Legendborn

Legendborn: An Absolute Masterpiece

Well, well, well, if it isn’t me… back from my reading coma. Last week was absolutely bonkers, with the inauguration and everything in between. I’m PUMPED to have Joe Biden as president, and last Wednesday was one of the happiest days of the past year for me… but any time a major political event happens, it shakes me and I’m glued to every single bit of news I can find. I’m trying to find that balance of well-informed, and all consuming… and so far, I haven’t found it. C’est la vie. 

Now on to the piéce de resistance of this post: let’s talk about Legendborn, which is an absolute masterpiece of a book. Not going to lie, it did go on the back burner last week, and I had a hard time getting into the story at first. The book follows Bree, a black girl who goes to an Early College education program at UNC in North Carolina to follow in her mother’s footsteps after she died. Bree learns that there was more to her mother’s death than she thought when she encounters the Legendborn, a secret society on campus that is based on King Arthur and the Nights of the Round Table. She meets Nick, the Scion of King Arthur himself, and they form a plan to go into the Order undercover to learn more about her mother’s death. As she decides to infiltrate the Order, she finds out about her own magical abilities, and how she can operate the “aether” (magic elements) differently than those in the Order. She tries to keep her abilities a secret, but she caught the eye of Selwyn Kane, the Order’s Merlin… who also isn’t exactly as he seems. Bree learns more about herself and the Order than she intended, and the ending of this story completely blew my mind. I won’t talk about the ending because it was so stunning that I do not want to spoil it for those of you who haven’t read it yet… go read this book and then we can talk.

Bree was a fantastic main character. Tracy Deonn is a masterful author, and she really did a good job incorporating several types of grief and trauma into Bree’s thoughts in a way that felt very real. I loved everything about Bree; sometimes it’s hard for me to connect to the heroine, but Bree’s attitude was refreshing and I really enjoyed reading her perspective. To be honest, I didn’t really get much from Nick… typical chosen one, golden boy hero… and I didn’t even get much from him whenever Bree thought about him romantically. Plus, I was always a little bit suspicious of his dad… and I just didn’t like the way Nick treated Sel. Selwyn on the other hand… you already know he was my favorite character. He captured my attention from the start, and I spent the first half of the book wondering when he would come back into the picture permanently. Only in the second half did he become a much more important character, and I LOVED it when Bree teamed up with him to get to the bottom of her mother’s death. I definitely felt more of a spark between Bree and Sel; whenever she was around Nick, her attraction felt superficial. Vampire Diaries alert, but Sel reminded me of Damon Salvatore, and Nick reminded me a little bit of Stefan… I am not a fan of love triangles, but I’m curious to see where this one goes as the story progresses. I’m definitely getting some small Damon/Stefan/Elena vibes between Bree, Sel, and Nick, and you already know Sel is endgame in my mind.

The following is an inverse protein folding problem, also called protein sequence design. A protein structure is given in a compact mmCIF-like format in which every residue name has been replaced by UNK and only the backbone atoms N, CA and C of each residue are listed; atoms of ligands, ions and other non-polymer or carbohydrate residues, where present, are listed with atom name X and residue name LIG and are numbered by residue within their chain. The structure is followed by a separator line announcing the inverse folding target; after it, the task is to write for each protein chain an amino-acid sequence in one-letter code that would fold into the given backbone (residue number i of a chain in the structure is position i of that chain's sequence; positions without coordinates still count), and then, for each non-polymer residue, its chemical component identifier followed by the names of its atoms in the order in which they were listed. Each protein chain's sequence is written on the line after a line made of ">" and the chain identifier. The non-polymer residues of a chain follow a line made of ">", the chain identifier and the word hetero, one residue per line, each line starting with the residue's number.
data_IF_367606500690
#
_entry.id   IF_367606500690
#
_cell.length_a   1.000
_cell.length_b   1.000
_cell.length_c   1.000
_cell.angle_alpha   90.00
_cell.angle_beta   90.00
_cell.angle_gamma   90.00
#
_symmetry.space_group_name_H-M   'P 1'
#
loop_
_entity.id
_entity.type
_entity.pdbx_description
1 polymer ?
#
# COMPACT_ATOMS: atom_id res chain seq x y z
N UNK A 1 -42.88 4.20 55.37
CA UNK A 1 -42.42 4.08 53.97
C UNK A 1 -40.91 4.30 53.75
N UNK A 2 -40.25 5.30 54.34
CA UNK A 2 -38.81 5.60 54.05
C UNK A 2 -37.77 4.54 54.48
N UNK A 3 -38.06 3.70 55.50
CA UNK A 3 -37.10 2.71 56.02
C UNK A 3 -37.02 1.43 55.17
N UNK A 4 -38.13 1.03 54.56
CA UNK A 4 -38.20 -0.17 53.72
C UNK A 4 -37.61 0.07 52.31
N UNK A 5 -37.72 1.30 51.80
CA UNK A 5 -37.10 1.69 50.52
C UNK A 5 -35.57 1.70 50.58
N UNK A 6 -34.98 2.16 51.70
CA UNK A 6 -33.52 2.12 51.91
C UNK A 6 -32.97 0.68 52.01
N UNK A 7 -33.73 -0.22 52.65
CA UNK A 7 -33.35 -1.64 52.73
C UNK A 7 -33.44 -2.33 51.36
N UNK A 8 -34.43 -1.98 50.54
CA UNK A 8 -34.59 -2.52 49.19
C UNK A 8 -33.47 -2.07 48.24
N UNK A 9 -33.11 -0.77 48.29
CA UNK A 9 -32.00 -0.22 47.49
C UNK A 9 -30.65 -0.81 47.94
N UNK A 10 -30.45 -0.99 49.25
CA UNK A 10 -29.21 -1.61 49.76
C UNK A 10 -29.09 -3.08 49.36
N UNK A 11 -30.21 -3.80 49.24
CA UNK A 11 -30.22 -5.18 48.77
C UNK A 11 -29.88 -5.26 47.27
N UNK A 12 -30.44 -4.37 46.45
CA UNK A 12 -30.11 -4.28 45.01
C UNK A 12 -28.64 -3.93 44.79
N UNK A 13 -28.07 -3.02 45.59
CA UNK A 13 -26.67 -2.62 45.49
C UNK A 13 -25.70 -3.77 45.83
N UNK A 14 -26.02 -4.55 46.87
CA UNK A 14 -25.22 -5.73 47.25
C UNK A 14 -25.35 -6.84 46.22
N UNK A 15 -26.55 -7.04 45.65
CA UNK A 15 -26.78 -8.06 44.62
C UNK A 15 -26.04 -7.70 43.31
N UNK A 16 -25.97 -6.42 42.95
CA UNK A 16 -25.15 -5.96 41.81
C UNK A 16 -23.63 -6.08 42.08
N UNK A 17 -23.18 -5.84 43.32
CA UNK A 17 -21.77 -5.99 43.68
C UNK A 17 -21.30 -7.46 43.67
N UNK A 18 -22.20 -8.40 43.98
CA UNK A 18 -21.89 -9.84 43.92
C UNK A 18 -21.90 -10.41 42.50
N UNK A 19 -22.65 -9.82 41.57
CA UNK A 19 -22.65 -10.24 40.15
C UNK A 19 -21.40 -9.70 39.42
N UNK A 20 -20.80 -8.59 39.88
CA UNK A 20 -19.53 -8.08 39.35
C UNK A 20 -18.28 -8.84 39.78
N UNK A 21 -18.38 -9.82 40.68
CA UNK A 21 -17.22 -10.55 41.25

The magic in this story was intense and very detailed… and it took me a while to understand it. I think its complexity had something to do with my lack of focus at the start of this novel: there was a serious info dump on aether, the Order of the Round Table, how the Scions worked, and what Merlins are right from the start… plus a good number of characters were all introduced at once when Bree first came to the Lodge. Almost too many characters… even towards the end, I had trouble remembering who they all were and what their importance was to the story. And forget about appearances. I do have to say, the characters in this book were very inclusive, and I certainly appreciated the diversity. And it wasn’t diversity for diversity’s sake, either… the author touched on the importance of each of the diverse characters in respect towards the school and the extremely white Order. I especially appreciated Greer as a nonbinary character; representation matters. 

Once Bree learned about root and rootcraft, the magic seemed to click into place a bit more. Rootcraft is magic belonging to black women, as they can influence and use “root” (aka what the Order called aether). She learned her mother used rootcraft, and I loved the glimpses back in time that showed Bree the history of her people. I think Tracy Deonn did a beautiful job of incorporating systemic racism and the unfair treatment of black people into this book. While educating yourself on actual history is very important, I love contemporary fantasies, like Legendborn, that tackle racism and colonialism… it’s just another way to bring light and awareness to the way black people have painfully suffered at the hands of white people from the very start of this country. I highly recommend everyone who reads this book to also read the Author’s Note. 

Overall, Legendborn is a fantastic blend of fantasy and contemporary. The complex and unique spin on King Arthur lore, Bree’s touching self-discovery journey, the awareness to oppression and the lasting effects of slavery in this country, and the insane ending made this book a well-worth it read, and I look forward to the continuation of the story.

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